The Continental soldier often had to provide his own eating utensils, but on occasion they came as standard issue. Maryland troops, for example, were provided a wooden trencher (plate), and bowl, as well as wooden and pewter spoons. Each man would have his knife, of course; and for quaffing his rum, cider, beer, or whiskey, a horn cup, which was extremely light compared with pewter or ceramic. Officers, as might be expected, had more refined utensils. George Washington’s mess kit, for example, was a very elaborate affair housed in a handsome fourteen-compartment wood chest lined with green wool.
Oil on canvas; 30 x 24 in. One of the 78 scenes from American history by Ferris titled
The Pageant of a Nation. Virginia Historical S
Terra cotta patinated plaster. Thomas Jefferson Foundation, Monticello, Charlottesville, VA.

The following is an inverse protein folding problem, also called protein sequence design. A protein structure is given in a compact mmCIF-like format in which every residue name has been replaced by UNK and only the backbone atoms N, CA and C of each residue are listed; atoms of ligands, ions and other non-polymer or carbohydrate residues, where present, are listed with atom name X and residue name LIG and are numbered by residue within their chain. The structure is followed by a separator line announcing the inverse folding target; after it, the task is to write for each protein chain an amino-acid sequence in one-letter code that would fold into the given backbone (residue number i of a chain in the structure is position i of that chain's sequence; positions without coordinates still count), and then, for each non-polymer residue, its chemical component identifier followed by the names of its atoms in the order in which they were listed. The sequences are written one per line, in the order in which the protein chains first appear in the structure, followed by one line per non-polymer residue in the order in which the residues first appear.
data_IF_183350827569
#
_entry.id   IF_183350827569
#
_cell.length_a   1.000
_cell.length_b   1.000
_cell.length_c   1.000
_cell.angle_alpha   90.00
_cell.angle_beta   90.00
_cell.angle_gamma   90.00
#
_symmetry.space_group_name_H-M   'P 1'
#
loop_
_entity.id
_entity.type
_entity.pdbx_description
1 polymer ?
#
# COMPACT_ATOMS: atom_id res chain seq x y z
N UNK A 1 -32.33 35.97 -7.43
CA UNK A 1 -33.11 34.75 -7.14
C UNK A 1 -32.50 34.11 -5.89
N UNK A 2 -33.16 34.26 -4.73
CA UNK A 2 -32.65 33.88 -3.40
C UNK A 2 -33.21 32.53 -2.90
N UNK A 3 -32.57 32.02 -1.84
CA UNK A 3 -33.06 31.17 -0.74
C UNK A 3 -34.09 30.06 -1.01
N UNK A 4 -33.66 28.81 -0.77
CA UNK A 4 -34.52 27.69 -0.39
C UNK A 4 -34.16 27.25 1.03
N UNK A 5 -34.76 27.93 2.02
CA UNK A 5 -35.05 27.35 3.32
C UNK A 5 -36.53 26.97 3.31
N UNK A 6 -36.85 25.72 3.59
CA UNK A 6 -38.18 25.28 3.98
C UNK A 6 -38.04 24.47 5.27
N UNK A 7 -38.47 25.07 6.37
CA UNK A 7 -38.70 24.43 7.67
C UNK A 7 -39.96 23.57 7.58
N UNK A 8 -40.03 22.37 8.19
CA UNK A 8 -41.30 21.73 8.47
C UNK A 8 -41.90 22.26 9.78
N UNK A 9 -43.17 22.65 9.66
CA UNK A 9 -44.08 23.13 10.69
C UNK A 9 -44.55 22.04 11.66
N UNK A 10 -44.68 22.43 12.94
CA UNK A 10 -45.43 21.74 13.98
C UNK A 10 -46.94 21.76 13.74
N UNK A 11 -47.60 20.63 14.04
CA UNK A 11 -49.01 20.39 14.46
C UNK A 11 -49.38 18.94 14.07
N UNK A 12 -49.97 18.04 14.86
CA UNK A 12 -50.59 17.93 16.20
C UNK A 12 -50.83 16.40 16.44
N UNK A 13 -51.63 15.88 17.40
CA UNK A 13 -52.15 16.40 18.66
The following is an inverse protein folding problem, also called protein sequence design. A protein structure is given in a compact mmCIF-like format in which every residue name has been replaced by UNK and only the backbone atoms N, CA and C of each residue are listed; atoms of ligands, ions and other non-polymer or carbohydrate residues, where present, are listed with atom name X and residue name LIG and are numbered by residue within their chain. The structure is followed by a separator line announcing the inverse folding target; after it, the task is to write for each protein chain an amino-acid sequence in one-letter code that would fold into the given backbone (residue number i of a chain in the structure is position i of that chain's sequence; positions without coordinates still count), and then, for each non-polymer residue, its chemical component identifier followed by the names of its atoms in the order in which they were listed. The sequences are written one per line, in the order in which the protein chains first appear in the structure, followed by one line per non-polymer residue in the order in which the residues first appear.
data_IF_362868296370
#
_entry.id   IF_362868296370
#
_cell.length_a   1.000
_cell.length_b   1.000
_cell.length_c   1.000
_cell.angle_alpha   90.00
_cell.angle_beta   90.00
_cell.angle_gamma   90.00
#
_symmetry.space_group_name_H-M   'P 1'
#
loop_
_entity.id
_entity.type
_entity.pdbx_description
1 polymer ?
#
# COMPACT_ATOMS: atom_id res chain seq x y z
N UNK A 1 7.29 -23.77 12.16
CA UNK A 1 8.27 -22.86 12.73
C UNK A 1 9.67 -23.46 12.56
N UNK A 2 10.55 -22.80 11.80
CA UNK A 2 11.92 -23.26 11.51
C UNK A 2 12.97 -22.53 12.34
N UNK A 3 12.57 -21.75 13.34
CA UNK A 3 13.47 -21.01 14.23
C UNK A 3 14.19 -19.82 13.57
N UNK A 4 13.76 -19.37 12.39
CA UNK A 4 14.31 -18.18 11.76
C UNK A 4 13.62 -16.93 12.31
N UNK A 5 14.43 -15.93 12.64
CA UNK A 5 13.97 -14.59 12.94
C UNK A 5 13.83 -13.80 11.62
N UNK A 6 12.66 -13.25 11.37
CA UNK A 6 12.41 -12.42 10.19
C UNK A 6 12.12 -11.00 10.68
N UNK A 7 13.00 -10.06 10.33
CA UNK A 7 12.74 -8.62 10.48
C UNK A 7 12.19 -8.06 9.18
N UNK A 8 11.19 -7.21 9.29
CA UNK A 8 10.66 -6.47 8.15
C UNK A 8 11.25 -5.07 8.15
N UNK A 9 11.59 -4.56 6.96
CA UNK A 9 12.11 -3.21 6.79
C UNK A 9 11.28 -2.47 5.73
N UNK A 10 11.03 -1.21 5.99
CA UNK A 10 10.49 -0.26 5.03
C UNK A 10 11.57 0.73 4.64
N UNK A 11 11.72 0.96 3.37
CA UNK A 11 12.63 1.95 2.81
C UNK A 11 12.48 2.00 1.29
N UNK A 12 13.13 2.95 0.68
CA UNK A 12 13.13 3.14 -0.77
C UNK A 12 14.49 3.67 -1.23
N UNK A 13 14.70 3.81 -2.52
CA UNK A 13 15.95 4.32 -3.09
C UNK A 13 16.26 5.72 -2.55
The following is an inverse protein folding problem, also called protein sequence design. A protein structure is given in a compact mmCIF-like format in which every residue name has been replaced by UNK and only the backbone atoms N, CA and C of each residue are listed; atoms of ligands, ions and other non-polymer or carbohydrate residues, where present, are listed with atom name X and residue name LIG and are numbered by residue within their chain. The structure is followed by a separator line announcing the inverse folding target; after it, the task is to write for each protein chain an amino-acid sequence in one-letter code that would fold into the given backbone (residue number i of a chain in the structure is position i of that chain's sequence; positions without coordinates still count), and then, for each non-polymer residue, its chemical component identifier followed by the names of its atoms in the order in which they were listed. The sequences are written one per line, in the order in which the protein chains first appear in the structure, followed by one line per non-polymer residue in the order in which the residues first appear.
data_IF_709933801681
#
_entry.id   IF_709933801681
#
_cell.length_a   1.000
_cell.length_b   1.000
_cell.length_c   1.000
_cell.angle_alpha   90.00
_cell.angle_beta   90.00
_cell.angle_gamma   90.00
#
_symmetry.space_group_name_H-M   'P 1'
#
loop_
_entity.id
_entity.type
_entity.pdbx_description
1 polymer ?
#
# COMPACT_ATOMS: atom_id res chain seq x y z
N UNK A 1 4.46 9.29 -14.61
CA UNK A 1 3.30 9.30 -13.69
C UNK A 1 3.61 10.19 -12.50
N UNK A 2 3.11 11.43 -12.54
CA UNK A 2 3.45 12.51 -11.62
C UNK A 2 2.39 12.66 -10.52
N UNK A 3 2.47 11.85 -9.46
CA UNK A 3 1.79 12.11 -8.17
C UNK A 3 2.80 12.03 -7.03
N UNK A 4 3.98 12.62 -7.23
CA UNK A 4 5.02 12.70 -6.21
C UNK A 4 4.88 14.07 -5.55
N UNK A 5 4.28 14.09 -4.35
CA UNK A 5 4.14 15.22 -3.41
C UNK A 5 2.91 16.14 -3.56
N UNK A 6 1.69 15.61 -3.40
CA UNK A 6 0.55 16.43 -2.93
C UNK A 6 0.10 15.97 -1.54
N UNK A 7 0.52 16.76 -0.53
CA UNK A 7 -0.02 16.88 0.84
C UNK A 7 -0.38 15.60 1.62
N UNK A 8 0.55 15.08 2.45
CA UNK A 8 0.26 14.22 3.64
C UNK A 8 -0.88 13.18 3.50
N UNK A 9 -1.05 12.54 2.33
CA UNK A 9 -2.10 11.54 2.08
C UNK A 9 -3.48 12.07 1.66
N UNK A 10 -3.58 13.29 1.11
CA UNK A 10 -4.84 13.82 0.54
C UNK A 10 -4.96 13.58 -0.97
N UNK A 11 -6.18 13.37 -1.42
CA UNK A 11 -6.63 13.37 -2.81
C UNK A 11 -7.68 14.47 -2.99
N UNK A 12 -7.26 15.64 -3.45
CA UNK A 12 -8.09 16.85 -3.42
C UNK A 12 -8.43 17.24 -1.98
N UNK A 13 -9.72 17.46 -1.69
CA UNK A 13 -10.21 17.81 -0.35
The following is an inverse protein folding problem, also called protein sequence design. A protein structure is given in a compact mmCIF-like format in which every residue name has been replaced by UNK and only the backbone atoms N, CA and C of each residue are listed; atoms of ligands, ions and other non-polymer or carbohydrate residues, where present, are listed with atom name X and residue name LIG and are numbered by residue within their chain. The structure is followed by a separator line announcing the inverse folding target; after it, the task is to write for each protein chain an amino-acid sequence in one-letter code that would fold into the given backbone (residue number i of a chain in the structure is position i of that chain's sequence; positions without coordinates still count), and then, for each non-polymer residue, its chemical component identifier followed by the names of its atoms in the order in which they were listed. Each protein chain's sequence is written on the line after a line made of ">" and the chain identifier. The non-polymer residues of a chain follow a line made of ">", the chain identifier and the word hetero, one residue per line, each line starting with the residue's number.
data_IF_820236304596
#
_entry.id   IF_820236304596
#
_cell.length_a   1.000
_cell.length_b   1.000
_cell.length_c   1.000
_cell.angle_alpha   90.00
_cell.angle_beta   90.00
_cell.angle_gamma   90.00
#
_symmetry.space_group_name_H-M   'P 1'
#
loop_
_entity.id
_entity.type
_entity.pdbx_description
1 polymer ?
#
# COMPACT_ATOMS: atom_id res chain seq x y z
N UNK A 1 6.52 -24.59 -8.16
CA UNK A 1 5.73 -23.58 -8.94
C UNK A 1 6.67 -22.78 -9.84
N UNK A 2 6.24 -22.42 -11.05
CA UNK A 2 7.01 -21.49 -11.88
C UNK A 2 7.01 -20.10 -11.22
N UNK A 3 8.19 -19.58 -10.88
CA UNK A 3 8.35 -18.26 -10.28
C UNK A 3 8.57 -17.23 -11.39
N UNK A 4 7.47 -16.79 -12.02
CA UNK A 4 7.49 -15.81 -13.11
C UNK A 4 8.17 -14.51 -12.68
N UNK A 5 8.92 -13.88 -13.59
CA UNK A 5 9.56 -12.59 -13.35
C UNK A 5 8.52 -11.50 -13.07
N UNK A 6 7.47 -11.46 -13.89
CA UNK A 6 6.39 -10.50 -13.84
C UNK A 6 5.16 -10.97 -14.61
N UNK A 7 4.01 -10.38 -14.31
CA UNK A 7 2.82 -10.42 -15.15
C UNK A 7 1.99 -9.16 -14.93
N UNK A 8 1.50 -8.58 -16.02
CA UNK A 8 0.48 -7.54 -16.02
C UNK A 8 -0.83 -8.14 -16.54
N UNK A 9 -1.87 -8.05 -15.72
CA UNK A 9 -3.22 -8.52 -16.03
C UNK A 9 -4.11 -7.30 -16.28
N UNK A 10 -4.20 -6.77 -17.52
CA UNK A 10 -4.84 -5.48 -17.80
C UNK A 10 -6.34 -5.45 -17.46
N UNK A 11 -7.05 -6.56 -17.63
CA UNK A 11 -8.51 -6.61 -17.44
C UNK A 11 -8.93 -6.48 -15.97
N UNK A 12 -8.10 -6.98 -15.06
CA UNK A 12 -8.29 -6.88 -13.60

Oil on canvas; 91.4 x 71.1 x (36 x 28 1/16 in).
Oil on mahogany. 4 1/2 x 3 1/4 in. (11.4 x 8.3 cm). The Metropolitan Museum of Art, New York, NY.
Oil on panel; 12.1 × 7.6 cm (4.8 × 3 in). The White House Collection, Washington, DC.
Oil on wood; miniature. Thomas Jefferson Foundation, Monticello, Charlottesville, VA.
Oil on canvas. Thomas Jefferson State Reception Room, U.S. Department of State building, Washington, D.C.
Oil on canvas. Independence National Historical Park, Portrait Collection (Second Bank of the United States), Philadelphia, PA.
Pastel on paper. Independence National Historical Park, Portrait Collection (Second Bank of the United States), Philadelphia, PA.
Oil on canvas; 69.22 cm (27.25 in) x 60.96 cm (24 in). Private collection.